A spike in the number of families accessing homeless shelters in Waterloo Region can be attributed to the aftereffects of the economic downturn that began in 2008, regional officials say.

"There is often a lag from when there is a recession and people lose their jobs to when they access emergency shelter," said Marie Morrison, manager of social planning for the Region of Waterloo.

"People lose their job, use their unemployment insurance and then they use up their savings, stay with family and friends and, as a last resort, come to a shelter."

Adequate housing, income and support are required in order to avoid homelessness, Morrison told The Morning Edition host Craig Norris in an interview on Monday.

"It's like a three-legged stool and if you don't have all of those legs its going to fall apart," she said.

On Friday, a joint report from the region's department of social services and housing showed a 229 per cent increase in the number of families and children accessing emergency shelter from 2008 and to 2012.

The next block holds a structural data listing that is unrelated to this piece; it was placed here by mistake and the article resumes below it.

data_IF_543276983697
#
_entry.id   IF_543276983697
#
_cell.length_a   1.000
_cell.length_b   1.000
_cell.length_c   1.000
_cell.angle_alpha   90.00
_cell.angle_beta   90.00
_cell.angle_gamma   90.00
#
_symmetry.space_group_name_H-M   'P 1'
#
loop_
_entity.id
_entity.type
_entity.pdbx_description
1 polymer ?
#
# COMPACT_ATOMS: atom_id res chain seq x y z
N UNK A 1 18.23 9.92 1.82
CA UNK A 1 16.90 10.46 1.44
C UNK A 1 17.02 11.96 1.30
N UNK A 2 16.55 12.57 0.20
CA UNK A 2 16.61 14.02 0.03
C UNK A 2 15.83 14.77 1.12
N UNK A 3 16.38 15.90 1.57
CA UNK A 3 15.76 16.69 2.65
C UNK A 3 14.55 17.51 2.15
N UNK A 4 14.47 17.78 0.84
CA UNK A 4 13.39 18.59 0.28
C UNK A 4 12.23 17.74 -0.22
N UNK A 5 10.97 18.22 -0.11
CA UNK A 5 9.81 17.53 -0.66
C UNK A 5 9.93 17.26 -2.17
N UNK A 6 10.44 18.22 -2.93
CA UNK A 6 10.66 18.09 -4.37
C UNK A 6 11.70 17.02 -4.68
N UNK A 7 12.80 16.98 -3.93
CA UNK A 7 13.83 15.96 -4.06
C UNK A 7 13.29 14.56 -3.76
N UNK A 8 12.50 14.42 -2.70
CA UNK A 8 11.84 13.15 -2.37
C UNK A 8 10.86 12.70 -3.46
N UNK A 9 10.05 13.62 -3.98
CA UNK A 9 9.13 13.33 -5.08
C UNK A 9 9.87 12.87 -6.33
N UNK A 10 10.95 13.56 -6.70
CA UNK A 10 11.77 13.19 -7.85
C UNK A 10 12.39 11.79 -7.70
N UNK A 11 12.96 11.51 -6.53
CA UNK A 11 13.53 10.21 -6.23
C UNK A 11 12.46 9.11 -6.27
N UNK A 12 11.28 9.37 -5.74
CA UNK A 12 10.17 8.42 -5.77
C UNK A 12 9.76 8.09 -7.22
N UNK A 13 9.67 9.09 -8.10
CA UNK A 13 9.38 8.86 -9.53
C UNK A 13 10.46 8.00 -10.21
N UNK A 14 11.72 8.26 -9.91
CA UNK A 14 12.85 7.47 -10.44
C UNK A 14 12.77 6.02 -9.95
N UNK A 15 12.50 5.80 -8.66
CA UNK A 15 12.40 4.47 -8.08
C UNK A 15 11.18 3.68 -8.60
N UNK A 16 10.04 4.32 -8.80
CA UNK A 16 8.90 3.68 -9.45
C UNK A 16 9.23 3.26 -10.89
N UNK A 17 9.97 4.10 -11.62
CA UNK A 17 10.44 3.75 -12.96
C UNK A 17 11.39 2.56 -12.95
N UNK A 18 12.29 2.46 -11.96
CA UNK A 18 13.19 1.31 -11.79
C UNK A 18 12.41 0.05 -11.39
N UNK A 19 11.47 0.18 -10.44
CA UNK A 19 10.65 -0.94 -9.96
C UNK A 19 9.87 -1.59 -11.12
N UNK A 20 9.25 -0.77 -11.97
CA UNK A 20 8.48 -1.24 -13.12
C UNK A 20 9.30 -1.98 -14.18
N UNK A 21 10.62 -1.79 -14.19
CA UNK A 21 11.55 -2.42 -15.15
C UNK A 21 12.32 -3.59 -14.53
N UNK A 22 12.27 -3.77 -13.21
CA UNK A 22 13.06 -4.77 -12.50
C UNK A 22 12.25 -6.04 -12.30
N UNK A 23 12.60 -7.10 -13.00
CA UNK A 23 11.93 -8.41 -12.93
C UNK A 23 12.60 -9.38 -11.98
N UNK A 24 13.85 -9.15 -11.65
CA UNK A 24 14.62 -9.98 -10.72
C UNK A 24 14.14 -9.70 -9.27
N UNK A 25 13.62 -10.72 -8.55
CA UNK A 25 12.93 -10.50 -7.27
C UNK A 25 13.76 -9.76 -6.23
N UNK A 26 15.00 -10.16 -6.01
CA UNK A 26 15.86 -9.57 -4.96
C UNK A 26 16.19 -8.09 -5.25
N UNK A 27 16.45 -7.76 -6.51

In addition, there was a 300 per cent increase in children under the age of 16 using emergency shelters, up from 105 children in 2008 to 420 in 2012.

"For children, we know that it affects their behaviour, their mental health, their physical health and certainly their success in school," Morrison said.

Regional staff from both the housing and social services department will present their findings to council Tuesday during the community services committee meeting.

"We know that if housing is an issue on the agenda... and it's an issue provincially and federally perhaps it will make a difference for investment in the future," Morrison said.